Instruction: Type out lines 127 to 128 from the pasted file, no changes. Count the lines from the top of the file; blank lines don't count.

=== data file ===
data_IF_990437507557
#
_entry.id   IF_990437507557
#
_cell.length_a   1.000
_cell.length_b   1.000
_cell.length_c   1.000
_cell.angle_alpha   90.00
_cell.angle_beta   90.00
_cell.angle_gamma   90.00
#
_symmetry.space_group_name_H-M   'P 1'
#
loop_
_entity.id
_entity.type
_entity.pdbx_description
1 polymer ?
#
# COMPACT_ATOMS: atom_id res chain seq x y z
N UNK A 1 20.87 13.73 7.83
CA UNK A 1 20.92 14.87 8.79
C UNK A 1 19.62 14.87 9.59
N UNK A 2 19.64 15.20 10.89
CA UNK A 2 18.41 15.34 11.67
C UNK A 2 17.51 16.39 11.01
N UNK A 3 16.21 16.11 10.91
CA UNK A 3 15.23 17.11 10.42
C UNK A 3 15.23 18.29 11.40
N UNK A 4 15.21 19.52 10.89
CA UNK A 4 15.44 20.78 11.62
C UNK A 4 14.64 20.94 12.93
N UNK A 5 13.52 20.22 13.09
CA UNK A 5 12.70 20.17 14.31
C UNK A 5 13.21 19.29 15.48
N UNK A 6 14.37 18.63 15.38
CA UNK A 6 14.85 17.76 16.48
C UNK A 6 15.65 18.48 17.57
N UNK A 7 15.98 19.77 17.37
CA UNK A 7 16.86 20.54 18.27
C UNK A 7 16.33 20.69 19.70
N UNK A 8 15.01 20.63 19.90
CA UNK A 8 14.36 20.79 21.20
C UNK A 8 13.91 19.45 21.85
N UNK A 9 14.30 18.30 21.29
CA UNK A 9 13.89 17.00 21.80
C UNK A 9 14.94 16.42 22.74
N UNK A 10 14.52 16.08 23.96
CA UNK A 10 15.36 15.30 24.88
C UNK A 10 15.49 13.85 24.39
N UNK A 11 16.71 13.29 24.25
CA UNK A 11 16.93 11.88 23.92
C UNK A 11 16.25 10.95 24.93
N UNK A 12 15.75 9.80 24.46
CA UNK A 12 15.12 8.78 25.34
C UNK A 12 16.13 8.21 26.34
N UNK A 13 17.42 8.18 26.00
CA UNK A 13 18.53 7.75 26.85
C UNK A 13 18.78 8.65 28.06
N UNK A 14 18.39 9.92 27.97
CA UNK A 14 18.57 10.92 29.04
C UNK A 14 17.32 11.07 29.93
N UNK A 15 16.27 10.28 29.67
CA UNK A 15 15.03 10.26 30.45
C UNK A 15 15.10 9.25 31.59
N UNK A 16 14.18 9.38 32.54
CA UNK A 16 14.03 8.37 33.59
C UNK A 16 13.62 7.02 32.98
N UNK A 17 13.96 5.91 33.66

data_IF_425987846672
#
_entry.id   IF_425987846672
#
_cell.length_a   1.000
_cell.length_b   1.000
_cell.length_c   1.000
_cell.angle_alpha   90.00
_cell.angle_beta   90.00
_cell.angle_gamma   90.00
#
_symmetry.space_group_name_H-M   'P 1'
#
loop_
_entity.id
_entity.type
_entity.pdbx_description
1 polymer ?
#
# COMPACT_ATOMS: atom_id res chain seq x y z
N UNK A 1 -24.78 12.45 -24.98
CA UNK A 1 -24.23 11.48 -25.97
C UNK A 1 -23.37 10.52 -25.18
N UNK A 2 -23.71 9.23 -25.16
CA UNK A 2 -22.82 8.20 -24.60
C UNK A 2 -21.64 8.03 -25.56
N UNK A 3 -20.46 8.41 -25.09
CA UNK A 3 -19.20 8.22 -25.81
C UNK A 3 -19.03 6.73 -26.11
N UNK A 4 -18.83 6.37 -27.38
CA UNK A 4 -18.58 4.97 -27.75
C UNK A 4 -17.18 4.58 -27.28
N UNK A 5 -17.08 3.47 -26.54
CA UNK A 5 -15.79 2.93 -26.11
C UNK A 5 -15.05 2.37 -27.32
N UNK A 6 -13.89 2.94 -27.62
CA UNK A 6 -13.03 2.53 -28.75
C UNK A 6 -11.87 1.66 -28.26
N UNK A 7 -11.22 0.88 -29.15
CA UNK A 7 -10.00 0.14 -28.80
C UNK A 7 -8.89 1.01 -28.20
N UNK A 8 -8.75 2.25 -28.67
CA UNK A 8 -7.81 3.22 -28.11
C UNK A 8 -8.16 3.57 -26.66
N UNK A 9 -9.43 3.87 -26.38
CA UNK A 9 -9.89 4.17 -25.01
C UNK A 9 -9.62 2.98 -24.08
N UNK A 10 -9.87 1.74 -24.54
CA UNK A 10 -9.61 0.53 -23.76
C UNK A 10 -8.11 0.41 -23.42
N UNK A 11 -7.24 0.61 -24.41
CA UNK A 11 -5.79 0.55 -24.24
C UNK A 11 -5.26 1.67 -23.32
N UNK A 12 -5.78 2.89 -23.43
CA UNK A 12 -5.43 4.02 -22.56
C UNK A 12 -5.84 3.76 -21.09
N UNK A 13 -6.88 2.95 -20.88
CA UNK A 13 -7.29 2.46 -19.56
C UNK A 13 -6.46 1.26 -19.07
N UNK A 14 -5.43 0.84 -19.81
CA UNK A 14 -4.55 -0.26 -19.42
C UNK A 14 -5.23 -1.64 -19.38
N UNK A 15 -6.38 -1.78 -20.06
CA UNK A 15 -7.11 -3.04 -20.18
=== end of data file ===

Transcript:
CA UNK A 13 -7.29 2.46 -19.56
C UNK A 13 -6.46 1.26 -19.07